How to Avoid an IRS Audit

The IRS doesn’t have the time or the resources to audit everyone. In fact, only a small percentage of of tax returns are audited each year. Since there are always some returns that are randomly chosen, there is no guaranteed way to avoid an audit. But there are ways to avoid red flags that will cause your return to be questioned and chosen for a closer examination.

Some tips that can reduce your chances of being reviewed:

Inaccurate W-2 or 1099 reporting

The IRS receives a copy of every W-2 and 1099. They have a record of the amount of everyone’s total income before ever receiving the tax return. Not reporting all the money earned is like asking for an audit. Pay close attention when filing your tax forms and make sure to list your income from all sources.


Sometimes the IRS has a little help singling out someone to audit. They call them “whistle blowers”. The Internal Revenue Service will often pay or add extra money to a refund in return for information about someone illegally not filing a return or being dishonest about the amount of income that’s reported. To be safe, always make sure to file taxes when required and be honest when entering the amounts.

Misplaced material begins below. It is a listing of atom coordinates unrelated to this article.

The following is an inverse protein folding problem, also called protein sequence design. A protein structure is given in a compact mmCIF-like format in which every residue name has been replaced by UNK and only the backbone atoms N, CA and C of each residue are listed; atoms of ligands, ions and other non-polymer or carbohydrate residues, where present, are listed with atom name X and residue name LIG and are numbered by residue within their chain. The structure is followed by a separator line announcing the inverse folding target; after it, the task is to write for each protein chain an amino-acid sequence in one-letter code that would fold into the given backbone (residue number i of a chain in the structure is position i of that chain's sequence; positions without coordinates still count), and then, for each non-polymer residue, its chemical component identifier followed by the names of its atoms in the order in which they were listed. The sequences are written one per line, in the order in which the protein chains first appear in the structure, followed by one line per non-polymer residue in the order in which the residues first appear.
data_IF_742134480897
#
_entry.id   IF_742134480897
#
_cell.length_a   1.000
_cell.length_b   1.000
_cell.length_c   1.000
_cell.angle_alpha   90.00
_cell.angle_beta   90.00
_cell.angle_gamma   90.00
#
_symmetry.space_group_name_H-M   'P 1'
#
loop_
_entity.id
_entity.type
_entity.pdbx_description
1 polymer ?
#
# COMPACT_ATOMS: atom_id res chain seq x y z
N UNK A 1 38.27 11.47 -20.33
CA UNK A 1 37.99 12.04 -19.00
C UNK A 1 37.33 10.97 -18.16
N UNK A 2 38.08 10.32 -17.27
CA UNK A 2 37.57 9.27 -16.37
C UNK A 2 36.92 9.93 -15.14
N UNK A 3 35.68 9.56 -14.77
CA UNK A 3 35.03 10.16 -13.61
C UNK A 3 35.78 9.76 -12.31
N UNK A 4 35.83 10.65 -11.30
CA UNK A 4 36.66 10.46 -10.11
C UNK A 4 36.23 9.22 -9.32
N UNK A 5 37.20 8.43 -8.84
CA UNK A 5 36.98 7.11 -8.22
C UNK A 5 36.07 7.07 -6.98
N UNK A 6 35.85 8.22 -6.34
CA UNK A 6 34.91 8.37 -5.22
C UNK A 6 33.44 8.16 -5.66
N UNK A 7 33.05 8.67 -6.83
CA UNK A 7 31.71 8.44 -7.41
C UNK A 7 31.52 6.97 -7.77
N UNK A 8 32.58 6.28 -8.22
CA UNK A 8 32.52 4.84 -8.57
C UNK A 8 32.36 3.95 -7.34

Large charitable deductions

Claiming deductions that are large in proportion to income gets the attention of the IRS quickly. Since there are so many rules surrounding this topic, one should always have some sort of proof. If the charitable amount is under two hundred and fifty dollars, a cancelled check will be sufficient enough. For anything over that, a letter from the charity is required.

Schedule C

Red flags can be raised for several reasons when it comes to a Schedule C. The cost of expenses may be higher for one business than for most others, the total of expenses may be large compared to the total amount of income, and even not claiming any expenses with an average amount of income are just a few reasons the IRS may want to further check a return. By maintaining good records and keeping all bills and receipts, an inquiry can be settled quickly instead of becoming a full blown audit.

Another reason Schedule C filers draw more attention from the IRS is when a taxpayer is filing a cash business which is the only income on the return qualifying them to claim the earned income tax credit.

Earned income credit

The majority of the returns audited by the IRS were those claiming the Income Credit.  Answer all the questions before filing for the credit and make sure all the required qualifications are met. Although most people correctly file it, there are those who try to obtain it dishonestly.

Just remember, an audit doesn’t necessarily mean something on the return is wrong; it just means there is something the IRS wants to get a closer look at. By being honest, well organized, and keeping good records there shouldn’t be any reason to worry.